Beyond Tahoe, the region features several dramatic caverns that lure adventurous spelunkers to explore
Caves harbor secrets so intriguing that spelunkers will go to extreme lengths to uncover them. They will search for days to find a hidden opening or dive into unforgiving darkness. They will squirm through tight tunnels and narrow crevices based on nothing more than a rumor.
I was hooked by such a secret. Somewhere near Truckee an ice cave was rumored to exist, and tantalizingly faint digital clues to its location drew me like a bat.
The details I could gather were intriguing. The cavern was rumored to hold ice all year. Its entrance, which is kept confidential by locals, was apparently a small opening in a boulder field just south of town.
A quest for more precise information led to several digital dead ends. But then, finally, a breakthrough. A Truckee local who had explored the cave sent GPS coordinates and images of the area. Bingo.
My partner and I loaded up our helmets and headlamps and set out on dirt roads in search. We got out of the car and hiked down a slate-covered hillside. The skateboard-sized rocks shifted and moved under every step. Eventually, the coordinates led us to a telephone pole, the greasy wooden post rising from the gray slate like a lonely dismembered tree. There was no sign of a cave opening. No big deal. A small setback.
We downloaded the images the local had sent and carefully compared them to the landscape. Nothing matched. The angles on the horizon were all wrong.
We returned to the car and drove the dirt roads scanning the photo for clues. We parked and hiked until the features on the horizon were at the correct angles. A tree looked similar to the one on the right side of the picture; the crumbling cliffs framing the left side of the image seemed about right. The opening had to be close.
Truckee ice caves, photo by Peter Day
Hours passed. Still, no cave. It could have been just around the next corner, but it was getting too dark. We had to stop. The cave would remain hidden to this dilettante.
I later learned that Truckee’s “ice cave” has not had ice in it since 2014. Without ice, it was nothing more than a rubble pile—large boulders piled one upon another with narrow openings into chambers and crawl spaces underneath.
Rubble piles are fun to explore, but they don’t have the same intrigue as caves with dramatic ice or limestone formations. Nowhere in the Tahoe region could I find these types of caves, and I wondered why.
No Limestone in Tahoe
Scott Valentine, earth science faculty member at Lake Tahoe Community College, shed light on the mystery: “Caves in Tahoe are either piles of collapsed boulders or erosion pockets formed by wind and water.”
The cave near Truckee is an example of the former. Cave Rock, the prominent remnant of an ancient volcano that towers over Tahoe’s southeast shore, is an example of the latter.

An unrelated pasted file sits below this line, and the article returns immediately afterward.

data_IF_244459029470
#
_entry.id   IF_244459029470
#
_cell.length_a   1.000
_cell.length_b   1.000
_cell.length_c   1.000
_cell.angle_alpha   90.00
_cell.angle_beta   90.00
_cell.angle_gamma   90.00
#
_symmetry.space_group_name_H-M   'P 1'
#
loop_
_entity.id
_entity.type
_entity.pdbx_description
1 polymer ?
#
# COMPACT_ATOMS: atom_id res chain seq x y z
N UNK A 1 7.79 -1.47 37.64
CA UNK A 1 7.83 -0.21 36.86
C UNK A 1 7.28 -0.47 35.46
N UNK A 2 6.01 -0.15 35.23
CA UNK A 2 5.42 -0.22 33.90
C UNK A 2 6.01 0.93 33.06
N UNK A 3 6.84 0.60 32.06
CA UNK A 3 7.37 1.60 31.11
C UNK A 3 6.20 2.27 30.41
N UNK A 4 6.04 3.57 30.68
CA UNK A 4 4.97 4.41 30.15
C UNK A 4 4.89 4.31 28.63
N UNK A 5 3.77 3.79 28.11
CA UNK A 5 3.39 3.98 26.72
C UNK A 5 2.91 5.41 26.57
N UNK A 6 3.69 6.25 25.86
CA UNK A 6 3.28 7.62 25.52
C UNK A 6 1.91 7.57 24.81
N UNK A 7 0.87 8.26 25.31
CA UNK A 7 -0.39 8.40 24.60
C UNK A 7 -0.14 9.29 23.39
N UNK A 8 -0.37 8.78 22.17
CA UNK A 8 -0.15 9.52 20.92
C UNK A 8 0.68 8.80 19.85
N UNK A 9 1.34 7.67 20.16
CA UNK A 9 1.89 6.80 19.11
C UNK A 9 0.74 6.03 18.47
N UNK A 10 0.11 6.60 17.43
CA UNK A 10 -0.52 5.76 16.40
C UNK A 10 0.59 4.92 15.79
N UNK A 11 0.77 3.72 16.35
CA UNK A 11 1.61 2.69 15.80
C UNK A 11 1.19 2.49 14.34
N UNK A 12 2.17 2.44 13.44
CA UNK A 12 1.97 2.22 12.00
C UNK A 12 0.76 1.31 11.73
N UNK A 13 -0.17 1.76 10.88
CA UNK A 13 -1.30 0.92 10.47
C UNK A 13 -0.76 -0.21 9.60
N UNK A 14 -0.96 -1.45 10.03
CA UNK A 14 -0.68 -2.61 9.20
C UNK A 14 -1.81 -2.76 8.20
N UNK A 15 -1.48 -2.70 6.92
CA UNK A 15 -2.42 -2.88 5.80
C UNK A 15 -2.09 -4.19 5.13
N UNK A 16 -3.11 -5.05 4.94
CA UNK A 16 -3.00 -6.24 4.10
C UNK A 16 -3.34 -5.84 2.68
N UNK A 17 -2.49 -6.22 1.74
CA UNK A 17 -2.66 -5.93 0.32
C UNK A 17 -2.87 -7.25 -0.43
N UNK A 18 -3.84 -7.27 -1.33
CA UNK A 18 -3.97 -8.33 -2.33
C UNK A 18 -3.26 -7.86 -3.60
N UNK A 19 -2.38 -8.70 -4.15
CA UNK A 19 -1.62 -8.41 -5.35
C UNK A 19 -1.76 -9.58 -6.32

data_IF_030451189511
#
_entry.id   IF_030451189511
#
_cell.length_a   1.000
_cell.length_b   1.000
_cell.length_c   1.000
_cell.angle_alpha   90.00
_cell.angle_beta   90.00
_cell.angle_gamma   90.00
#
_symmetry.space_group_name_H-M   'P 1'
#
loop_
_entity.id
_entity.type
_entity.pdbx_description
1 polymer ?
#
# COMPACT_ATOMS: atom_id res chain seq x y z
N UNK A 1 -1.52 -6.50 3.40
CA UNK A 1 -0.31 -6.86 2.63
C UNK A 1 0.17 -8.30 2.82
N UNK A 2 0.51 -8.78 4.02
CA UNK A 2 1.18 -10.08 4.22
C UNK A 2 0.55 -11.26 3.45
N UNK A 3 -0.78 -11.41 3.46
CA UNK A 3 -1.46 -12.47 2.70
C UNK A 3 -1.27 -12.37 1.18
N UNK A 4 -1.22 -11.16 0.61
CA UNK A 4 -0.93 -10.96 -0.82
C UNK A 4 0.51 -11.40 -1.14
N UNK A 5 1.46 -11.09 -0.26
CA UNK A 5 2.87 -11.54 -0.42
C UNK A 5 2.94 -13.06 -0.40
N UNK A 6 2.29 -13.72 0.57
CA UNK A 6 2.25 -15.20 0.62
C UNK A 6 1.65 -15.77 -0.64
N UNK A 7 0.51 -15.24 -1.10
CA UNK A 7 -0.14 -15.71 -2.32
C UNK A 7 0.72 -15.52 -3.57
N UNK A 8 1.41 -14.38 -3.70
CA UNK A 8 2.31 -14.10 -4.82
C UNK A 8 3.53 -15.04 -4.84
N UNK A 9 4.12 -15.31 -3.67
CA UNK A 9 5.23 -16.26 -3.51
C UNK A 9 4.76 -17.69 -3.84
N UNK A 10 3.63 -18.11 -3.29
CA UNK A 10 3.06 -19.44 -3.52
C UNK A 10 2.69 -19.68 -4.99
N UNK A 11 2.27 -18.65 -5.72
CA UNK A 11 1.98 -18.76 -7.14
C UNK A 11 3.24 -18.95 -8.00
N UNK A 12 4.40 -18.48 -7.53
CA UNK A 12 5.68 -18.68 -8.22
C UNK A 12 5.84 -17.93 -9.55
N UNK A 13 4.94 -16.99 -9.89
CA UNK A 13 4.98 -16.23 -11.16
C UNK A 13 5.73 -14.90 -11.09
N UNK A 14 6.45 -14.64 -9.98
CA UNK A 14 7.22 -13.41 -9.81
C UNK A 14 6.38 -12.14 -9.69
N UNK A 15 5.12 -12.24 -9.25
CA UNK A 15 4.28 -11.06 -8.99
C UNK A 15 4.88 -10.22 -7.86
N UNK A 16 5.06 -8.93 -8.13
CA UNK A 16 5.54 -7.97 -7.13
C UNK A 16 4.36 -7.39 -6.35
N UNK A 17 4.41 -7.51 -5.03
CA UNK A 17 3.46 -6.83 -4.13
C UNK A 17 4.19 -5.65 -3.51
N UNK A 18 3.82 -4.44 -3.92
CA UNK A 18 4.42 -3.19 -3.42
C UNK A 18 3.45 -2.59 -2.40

Valentine says Cave Rock formed when the water level of Lake Tahoe was higher. Over time, wind and waves eroded concaves into the granite, which later was tunneled through to accommodate motorists on Highway 50.
The rock in the Tahoe region is mostly granite because of something Dick Hilton, earth science instructor at Sierra College in Rocklin, calls “un-roofing of the batholith.” Millions of years ago, the younger, less-dense rock eroded away as the Sierra Nevada rose. Glaciers from the ice age stripped away limestone and other soft material, exposing the granite below.
The characteristics of caves change in the lower elevations of the Sierra foothills west of Tahoe as the rock changes from granite to limestone. Limestone caverns support the formation of calcite speleothems such as stalagmites and stalactites—icicle-like pinnacles of water-deposited limestone.
Limestone caves conceal interesting formations as they grow over thousands of years. It is easy to experience the beauty of a limestone cave within a reasonable driving distance from the Tahoe area. Hawver Cave, Black Chasm Cavern and Moaning Cavern are just a few of the underground wonders in the Sierra foothills.
Hawver Cave is located in Auburn State Recreational Area on Highway 49 and is nestled in a limestone mountain overlooking the Middle Fork of the American River.
Rumors about this cave’s mysteries began circulating in 1906 when J.C. Hawver, an Auburn paleontologist, found a cache of ancient bones. The fossils included giant dire wolf, saber-toothed cat, ground sloth, mammoth, bison and the skull of 10,000-year-old Homo sapiens. Some of the samples are on display at the Natural History Museum at Sierra College in Rocklin. Other prehistoric fossils remain inside the cave, says Gene Lorance, foremost expert of Hawver Cave.
Gene Lorance holds a saber-toothed cat skull found in Hawver Cave, photo by Gus Thomson, courtesy Gold Country Media
Lorance spent 11 years with the California State Parks in Auburn as the Environmental Resource Specialist and manager of Hawver Cave. He facilitated programs about the cave at Auburn Library.
“I had no problem making an announcement to the public and getting 300 or 400 people to see a slideshow presentation,” Lorance says.
He also spearheaded an effort to open the cave to the public. “It was almost a turnkey operation,” Lorance says, “but the owners did not want to open it.” Visitors are not allowed inside. The three large entrances to the cave are gated or blocked.
However, the secrets of Hawver Cave continue to draw public attention for historical and scientific reasons. In the early twentieth century, the cave was used as a limestone quarry. The ruins of Mountain Quarries Railroad, as well as parts of the original limestone processing structures, are still there. More important are the areas of scientific interest. “We can actually see fragments of fault lines,” says Lorance, “and there is a hard-to-find chamber with calcite formations.”
Hawver Cave display at Sierra College, photo by Daryl Stinchfield, courtesy Sierra College
Secret openings into the cave continue to attract spelunkers. A YouTube video from 2017 shows three young explorers paddling a dilapidated boat across an underground lake. Brief glimpses of a waterfall and ruins from the cave’s mining days are also shown. Not surprisingly, the spelunkers do not reveal how they got inside.